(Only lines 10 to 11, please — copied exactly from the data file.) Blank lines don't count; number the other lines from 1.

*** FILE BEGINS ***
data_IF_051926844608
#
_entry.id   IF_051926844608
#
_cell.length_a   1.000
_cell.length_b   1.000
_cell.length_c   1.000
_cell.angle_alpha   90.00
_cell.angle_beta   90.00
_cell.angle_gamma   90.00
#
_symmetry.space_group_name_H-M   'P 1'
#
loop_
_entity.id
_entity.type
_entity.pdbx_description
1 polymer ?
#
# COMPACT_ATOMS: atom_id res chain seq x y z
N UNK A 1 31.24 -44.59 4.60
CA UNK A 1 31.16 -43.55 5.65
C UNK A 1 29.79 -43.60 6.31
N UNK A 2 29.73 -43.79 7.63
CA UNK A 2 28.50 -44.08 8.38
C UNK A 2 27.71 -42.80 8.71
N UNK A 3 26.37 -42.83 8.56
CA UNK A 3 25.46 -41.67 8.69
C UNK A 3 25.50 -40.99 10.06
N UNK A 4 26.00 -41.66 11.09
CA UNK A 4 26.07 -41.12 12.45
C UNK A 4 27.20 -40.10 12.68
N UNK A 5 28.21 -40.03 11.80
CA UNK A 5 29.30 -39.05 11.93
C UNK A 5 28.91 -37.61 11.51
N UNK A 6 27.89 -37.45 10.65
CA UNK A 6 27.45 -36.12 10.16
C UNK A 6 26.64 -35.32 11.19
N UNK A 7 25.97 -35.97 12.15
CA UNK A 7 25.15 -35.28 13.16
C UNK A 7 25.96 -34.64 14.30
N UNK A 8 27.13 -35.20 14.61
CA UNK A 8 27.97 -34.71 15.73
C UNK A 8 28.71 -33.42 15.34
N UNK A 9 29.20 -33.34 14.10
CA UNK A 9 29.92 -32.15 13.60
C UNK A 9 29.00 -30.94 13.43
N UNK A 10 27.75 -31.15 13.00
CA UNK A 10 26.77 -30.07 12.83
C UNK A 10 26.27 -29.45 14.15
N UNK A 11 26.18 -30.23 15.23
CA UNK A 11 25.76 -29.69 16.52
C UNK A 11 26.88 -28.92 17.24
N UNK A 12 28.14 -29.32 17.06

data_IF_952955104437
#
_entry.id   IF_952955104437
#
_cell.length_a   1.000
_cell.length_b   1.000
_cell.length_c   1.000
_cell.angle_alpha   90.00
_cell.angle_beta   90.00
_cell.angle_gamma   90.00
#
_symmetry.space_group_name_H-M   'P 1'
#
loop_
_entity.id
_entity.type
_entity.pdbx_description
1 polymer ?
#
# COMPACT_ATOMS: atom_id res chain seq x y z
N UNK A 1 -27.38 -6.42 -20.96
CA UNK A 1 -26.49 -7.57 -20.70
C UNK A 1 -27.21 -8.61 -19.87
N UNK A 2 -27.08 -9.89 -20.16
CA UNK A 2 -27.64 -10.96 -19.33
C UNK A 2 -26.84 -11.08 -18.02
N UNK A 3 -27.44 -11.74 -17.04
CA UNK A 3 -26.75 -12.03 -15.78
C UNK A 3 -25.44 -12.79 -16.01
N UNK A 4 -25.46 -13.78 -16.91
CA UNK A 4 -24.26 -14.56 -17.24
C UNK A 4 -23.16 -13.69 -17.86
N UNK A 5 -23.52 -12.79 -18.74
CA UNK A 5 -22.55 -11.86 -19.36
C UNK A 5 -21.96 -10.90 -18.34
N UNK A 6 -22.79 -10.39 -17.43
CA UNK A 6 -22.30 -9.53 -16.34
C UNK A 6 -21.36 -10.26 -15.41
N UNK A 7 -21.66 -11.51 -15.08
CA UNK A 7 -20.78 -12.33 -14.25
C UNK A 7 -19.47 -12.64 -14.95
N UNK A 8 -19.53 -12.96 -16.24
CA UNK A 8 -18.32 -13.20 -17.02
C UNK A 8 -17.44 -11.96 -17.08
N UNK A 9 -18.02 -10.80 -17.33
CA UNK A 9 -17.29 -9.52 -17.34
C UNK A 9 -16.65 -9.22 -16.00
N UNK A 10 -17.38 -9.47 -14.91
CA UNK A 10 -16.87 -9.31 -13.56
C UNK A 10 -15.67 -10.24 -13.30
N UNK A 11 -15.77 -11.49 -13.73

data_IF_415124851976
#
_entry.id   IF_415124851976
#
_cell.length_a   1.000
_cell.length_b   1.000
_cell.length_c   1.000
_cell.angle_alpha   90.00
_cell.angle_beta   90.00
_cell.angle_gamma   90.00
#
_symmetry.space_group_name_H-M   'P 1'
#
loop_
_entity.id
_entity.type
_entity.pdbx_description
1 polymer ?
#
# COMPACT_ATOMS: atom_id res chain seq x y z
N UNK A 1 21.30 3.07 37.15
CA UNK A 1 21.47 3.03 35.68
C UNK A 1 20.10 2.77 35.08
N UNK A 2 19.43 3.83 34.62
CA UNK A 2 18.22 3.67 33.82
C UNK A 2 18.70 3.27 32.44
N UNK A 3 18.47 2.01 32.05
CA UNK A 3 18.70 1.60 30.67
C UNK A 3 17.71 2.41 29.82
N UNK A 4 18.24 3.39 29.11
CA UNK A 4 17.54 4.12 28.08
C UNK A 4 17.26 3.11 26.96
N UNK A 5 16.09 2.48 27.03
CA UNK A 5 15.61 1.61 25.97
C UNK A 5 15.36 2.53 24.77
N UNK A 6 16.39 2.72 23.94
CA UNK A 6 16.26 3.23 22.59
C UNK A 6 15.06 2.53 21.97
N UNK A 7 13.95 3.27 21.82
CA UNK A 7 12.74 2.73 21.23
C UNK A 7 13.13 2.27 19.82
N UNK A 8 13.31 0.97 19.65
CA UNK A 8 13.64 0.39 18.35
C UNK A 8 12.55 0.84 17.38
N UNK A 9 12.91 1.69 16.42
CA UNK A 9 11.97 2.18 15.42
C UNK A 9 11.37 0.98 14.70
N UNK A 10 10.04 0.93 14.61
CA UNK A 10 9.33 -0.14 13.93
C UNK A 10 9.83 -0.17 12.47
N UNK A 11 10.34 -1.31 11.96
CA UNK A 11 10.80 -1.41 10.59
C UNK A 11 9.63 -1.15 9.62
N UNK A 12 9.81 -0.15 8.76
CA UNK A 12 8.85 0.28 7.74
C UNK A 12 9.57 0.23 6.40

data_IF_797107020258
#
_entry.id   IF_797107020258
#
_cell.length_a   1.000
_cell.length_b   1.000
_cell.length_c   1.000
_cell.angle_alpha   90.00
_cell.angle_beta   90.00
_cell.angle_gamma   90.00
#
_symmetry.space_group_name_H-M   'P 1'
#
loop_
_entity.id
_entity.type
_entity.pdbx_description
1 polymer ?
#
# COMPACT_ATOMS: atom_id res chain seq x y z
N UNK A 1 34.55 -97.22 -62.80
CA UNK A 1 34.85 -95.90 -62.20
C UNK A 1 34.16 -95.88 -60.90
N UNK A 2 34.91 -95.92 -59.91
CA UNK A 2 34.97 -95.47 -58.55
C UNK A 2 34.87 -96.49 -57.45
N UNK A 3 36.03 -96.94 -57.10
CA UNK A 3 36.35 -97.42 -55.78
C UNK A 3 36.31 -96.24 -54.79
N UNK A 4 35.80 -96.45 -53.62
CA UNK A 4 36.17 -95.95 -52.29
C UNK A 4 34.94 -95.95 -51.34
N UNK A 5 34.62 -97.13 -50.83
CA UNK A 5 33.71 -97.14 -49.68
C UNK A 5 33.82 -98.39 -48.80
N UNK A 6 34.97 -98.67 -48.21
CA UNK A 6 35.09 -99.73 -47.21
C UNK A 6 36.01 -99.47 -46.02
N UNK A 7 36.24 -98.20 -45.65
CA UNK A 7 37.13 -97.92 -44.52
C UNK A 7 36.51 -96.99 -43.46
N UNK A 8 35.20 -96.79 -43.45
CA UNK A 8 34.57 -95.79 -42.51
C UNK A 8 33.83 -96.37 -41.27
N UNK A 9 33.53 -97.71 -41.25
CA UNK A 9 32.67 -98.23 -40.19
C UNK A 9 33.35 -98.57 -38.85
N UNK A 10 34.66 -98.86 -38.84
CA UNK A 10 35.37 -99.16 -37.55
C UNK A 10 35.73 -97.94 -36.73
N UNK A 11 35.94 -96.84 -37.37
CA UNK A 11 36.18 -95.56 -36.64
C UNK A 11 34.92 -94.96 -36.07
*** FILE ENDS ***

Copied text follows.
_cell.angle_gamma   90.00
#